Immunofluorescence staining

Rats were sacrificed after being intraperitoneally anesthetized at 7 days after reperfusion. The rats were anesthetized intraperitoneally as described before and transcardially perfused with heparinized saline, followed by transcardial perfusion with 4% paraformaldehyde. After perfusion, the rats were decapitated to remove the brain tissue from the skull, embed it within OCT medium (Leica 0201 06926, Germany) and store it at − 80 °C. Coronal sections (8 μm) were obtained from the frozen brain tissue for immunohistochemical staining. CD31 and vWF are two endothelial cell markers. After deparaffinization and dehydration, non-specific endogenous peroxidase activity was blocked by treating sections with 3% hydrogen peroxide in methanol for 30 min. Antigen recovery was performed by boiling the sections for 10 min in 10 mM citrate buffer (pH 6.0). Nonspecific binding was blocked with 1% non-immune serum in PBS for 30 min. The sections were then incubated with a goat monoclonal antibody (mAb) against CD31 (1:100, Abcam, England) and vWF (1:100, Abcam, England) overnight at 4 °C. The sections were then washed with PBS, incubated with a biotinylated anti-goat IgG (1:100, Santa Cruz Biotechnology) for 2 h at 37 °C, washed and then incubated with an avidin peroxidase conjugate solution (1:100, Santa Cruz Biotechnology) for 1 h. Finally, the sections were developed with diaminobenzidine for 5 min. Negative controls were similarly processed but without the primary antibody.

CD31 and vWF measurements

The vascular density and the number of CD31-positive cells in the injured brain were measured by vWF and CD31 immunofluorescence staining. Here, five brain tissue sections at 50-mm intervals were analyzed under a light microscope (200×, Leica). The vWF-positive vessels in the boundary zone of the lesion and in the injured hippocampus were counted. The vascular density and the number of CD31-positive cells in both regions were determined by dividing the immuno-reactive vessels by the corresponding area [11]. Data presented as total number of vessels or CD31 per mm.

Permeability of brain blood barrier

The BBB permeability was evaluated by Evans blue (EB) dye extravasation. Two days after MCAO, EB (2.5%, 2 ml/kg) was injected through the femoral vein 1 h before euthanasia. The brains were harvested after perfusion with 4% paraformaldehyde, and were then incubated in dimethylformamide at 60 °C for 24 h. Then the brain tissue was homogenized and centrifuged at 1000 rpm for 5 min. Standard curve was drawn by testing the absorbance of gradient-dosed Evans blue. The absorbance of the supernatant was detected at 625 nm to calculate the relative content of EB. Brain water content was measured by the dry-wet method as previously reported and was expressed as a percentage of wet weight [12].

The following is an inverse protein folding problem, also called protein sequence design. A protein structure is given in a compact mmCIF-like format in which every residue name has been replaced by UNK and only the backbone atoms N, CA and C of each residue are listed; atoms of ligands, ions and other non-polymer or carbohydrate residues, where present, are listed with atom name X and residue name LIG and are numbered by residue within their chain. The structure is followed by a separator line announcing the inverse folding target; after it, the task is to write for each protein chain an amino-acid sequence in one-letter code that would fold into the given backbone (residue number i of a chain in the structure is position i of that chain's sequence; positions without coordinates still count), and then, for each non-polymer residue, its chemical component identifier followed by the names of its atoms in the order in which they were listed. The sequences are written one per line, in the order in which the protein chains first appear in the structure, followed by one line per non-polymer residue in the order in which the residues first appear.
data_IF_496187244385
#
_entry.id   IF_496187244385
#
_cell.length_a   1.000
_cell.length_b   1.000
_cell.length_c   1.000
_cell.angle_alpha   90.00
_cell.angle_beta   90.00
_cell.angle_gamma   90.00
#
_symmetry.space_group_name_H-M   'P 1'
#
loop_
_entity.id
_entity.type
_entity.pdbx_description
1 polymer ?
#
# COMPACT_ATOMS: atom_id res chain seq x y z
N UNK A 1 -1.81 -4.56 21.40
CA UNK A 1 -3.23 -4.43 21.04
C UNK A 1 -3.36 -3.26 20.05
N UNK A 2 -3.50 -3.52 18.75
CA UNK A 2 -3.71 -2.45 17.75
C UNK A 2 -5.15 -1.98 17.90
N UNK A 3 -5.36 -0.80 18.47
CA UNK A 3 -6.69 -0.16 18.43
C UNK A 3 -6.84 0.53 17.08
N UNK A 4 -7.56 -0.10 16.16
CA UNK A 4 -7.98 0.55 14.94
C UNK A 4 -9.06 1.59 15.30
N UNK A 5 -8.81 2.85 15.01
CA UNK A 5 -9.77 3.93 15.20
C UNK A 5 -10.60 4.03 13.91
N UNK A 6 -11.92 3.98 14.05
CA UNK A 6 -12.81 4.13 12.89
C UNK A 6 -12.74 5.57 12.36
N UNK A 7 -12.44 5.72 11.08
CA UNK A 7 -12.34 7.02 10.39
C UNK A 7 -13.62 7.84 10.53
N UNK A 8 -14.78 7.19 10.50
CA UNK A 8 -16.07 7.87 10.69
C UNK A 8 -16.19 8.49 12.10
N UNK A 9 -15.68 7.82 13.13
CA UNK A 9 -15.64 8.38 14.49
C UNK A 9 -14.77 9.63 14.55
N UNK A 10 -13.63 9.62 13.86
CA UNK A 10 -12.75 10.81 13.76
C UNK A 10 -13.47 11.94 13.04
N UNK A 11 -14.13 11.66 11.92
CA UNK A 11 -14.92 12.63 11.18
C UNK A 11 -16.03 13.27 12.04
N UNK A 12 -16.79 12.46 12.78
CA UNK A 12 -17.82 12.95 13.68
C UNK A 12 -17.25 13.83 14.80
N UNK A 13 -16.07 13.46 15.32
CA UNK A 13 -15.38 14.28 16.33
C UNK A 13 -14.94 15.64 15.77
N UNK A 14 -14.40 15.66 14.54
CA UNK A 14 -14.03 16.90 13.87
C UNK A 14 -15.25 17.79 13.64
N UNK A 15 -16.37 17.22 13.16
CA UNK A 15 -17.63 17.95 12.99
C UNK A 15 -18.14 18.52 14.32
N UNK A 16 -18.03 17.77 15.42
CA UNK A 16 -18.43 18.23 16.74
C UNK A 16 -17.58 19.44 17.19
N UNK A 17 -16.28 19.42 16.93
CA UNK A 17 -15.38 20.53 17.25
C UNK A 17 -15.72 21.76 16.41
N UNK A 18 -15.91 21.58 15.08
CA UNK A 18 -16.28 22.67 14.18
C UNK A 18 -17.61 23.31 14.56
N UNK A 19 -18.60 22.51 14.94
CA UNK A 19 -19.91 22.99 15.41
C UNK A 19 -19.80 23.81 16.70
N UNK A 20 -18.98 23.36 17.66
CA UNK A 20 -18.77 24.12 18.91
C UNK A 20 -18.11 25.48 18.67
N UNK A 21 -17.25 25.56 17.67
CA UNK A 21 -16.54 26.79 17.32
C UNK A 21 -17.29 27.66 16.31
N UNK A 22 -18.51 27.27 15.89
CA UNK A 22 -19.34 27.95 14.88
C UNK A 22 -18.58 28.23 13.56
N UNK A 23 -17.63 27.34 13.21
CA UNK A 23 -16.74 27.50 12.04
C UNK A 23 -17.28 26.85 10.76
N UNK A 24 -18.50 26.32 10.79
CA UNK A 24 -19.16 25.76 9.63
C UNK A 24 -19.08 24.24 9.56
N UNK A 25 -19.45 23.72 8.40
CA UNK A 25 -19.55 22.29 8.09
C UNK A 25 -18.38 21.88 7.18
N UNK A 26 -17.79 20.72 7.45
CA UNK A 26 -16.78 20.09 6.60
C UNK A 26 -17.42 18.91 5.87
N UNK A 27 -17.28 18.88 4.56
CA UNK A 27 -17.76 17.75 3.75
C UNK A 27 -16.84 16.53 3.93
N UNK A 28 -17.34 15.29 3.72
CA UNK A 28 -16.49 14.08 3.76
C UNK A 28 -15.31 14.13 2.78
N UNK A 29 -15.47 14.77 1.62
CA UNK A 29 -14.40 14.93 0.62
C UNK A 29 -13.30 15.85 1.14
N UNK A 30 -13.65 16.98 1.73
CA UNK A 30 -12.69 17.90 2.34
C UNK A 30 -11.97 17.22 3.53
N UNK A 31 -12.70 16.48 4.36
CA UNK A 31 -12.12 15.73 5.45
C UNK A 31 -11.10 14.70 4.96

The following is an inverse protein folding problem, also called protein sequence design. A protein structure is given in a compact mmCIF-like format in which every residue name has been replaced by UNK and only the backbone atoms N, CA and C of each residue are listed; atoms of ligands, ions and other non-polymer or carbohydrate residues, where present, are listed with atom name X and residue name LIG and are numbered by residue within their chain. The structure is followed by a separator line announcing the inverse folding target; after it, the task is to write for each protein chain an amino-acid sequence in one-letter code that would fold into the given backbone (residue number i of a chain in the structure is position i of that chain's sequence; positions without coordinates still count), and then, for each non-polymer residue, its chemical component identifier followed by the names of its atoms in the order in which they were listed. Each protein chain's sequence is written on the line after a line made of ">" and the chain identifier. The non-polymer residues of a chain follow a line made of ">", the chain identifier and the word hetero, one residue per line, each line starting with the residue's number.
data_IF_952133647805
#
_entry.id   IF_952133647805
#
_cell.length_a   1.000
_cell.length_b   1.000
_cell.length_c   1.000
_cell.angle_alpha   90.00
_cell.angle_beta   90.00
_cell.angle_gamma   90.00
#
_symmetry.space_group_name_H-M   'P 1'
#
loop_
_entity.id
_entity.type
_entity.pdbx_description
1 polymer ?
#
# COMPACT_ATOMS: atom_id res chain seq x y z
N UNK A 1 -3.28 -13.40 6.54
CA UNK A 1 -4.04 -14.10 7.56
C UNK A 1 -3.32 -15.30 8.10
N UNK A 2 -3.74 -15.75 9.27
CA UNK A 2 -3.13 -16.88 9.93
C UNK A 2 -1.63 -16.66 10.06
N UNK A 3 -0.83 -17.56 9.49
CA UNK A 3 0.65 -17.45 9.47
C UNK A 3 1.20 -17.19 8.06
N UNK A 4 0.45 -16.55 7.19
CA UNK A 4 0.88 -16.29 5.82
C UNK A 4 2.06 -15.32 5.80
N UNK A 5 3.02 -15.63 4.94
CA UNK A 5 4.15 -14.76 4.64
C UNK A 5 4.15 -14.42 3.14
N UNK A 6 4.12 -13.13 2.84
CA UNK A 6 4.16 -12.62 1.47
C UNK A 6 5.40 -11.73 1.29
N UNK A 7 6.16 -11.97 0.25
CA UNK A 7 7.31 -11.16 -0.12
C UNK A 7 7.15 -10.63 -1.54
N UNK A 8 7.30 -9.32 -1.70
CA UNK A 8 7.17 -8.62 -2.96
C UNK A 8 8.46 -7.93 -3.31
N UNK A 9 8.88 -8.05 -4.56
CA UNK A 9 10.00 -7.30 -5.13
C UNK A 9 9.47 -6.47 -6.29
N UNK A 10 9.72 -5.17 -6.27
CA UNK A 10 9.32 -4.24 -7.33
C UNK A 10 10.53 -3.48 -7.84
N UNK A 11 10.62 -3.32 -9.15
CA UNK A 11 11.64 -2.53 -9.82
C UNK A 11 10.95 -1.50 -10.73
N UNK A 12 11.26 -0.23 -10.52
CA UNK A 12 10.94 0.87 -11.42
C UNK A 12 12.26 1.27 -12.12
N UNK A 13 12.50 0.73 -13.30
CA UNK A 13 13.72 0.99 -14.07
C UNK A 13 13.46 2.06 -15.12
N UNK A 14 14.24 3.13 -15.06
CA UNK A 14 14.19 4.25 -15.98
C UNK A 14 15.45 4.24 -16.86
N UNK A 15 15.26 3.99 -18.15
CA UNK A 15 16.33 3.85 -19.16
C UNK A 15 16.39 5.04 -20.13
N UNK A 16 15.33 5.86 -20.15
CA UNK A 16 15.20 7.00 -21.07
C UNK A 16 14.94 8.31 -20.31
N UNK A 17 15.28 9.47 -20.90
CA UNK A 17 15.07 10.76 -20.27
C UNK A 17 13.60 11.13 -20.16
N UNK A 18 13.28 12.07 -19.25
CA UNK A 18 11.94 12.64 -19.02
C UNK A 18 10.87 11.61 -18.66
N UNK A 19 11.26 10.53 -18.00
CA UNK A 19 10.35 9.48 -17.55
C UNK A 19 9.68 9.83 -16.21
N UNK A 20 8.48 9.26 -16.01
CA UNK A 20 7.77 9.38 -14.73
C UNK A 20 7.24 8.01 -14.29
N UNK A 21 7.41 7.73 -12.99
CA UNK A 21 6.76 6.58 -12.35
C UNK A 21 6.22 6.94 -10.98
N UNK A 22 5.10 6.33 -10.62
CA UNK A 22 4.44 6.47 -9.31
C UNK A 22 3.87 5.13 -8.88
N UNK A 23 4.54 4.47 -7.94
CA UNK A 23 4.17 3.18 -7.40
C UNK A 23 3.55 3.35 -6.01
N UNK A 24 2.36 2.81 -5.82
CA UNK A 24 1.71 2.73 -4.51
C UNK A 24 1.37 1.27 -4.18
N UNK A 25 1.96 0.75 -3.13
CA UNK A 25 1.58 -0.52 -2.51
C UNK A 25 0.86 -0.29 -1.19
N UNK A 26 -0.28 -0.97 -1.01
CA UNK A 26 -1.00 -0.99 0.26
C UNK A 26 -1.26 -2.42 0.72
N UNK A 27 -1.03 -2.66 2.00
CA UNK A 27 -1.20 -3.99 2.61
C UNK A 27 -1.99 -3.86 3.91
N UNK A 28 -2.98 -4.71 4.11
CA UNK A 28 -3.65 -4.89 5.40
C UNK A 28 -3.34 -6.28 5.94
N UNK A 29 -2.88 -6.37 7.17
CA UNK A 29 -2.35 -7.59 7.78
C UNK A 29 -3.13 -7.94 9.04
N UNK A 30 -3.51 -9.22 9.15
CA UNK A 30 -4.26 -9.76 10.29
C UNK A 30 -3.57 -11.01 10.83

Quantitative real-time polymerase chain reaction

For quantitative real-time polymerase chain reaction (qRT-PCR), Total RNA was extracted from the frozen brain tissue described above with Trizol reagents (Roche, Germany). In addition, the concentration of total RNA was measured by an OD of 260 nm on a Smart Spec™ plus spectrophotometer (Bio-Rad, Hercules, CA). RNA was reversely transcribed to complementary DNA (cDNA) using a Transcriptor First Strand cDNA Synthesis Kit (Roche, Germany). qRT-PCR was performed according to the instructions of the manufacture’s amplification kit (Roche, Germany), using the SYBR Green method on an ABI 7500 instrument (Applied Biosystems, Foster City, CA). The RT-PCR amplification was performed with a volume of 50 μl using a ready-to-use qRT-PCR mix (Roche, Germany). All reactions were performed in triplicate. The messenger RNA (mRNA) levels were normalized to the endogenous reference gene GAPDH. Relative quantification was achieved by the comparative 2−ΔΔct method as described [13]. The sequences of the primers used for RT-PCR are shown below (Tab. 1).